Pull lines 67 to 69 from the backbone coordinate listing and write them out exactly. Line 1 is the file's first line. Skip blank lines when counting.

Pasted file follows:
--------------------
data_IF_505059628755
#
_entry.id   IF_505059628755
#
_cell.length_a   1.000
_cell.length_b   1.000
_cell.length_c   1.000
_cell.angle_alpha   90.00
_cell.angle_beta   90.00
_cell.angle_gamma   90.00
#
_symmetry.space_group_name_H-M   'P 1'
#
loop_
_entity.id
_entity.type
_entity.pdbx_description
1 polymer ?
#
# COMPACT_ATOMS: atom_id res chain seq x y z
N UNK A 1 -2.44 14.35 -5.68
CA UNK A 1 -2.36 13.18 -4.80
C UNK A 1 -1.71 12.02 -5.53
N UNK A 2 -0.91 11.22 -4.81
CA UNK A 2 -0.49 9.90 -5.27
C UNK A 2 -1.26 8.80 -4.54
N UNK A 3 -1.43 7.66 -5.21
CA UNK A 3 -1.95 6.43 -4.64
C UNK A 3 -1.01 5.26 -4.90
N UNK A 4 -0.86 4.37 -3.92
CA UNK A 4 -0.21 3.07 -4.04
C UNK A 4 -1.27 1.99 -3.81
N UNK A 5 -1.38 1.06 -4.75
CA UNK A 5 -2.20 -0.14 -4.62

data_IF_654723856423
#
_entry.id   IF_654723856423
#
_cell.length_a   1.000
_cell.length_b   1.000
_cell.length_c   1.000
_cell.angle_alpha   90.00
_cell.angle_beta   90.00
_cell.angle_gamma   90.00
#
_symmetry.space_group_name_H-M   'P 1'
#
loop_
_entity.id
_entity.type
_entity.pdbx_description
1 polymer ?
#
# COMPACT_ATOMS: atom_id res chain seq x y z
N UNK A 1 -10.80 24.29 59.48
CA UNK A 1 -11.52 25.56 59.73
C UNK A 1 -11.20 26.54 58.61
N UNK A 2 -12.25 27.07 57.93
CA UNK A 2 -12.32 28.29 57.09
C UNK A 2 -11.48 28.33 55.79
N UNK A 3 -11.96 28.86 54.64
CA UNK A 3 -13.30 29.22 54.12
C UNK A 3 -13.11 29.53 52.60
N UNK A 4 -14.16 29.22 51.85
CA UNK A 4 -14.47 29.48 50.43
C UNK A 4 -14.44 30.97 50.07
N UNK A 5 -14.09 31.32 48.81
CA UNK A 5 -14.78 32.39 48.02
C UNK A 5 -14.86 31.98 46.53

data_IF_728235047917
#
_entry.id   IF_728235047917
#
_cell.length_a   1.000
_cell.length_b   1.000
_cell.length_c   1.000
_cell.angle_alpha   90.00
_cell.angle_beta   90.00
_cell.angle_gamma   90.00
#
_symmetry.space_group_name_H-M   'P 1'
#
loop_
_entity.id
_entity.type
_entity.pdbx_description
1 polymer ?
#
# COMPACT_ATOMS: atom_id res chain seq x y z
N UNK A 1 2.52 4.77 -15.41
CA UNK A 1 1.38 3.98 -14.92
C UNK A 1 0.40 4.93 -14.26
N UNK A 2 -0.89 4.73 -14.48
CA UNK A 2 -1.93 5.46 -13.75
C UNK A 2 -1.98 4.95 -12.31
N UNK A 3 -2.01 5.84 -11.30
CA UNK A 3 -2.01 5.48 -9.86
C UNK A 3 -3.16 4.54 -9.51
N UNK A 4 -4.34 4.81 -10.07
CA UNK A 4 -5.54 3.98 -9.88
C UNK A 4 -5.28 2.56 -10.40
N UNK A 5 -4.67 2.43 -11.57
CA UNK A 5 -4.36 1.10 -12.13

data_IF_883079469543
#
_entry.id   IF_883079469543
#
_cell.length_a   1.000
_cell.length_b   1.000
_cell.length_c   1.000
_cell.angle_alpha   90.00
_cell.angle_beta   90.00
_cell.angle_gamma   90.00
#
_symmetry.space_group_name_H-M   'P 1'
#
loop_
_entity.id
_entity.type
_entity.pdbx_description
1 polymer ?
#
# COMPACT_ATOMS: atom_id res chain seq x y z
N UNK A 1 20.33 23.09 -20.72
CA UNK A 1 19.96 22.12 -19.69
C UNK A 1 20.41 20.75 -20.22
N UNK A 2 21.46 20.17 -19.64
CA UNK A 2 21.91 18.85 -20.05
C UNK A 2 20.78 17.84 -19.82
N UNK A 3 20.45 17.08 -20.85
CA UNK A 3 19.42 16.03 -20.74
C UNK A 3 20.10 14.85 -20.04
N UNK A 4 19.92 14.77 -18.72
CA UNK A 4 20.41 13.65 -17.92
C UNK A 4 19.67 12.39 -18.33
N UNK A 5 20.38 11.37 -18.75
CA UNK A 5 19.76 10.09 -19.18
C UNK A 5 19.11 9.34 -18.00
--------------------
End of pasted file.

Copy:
N UNK A 5 -14.09 31.32 48.81
CA UNK A 5 -14.78 32.39 48.02
C UNK A 5 -14.86 31.98 46.53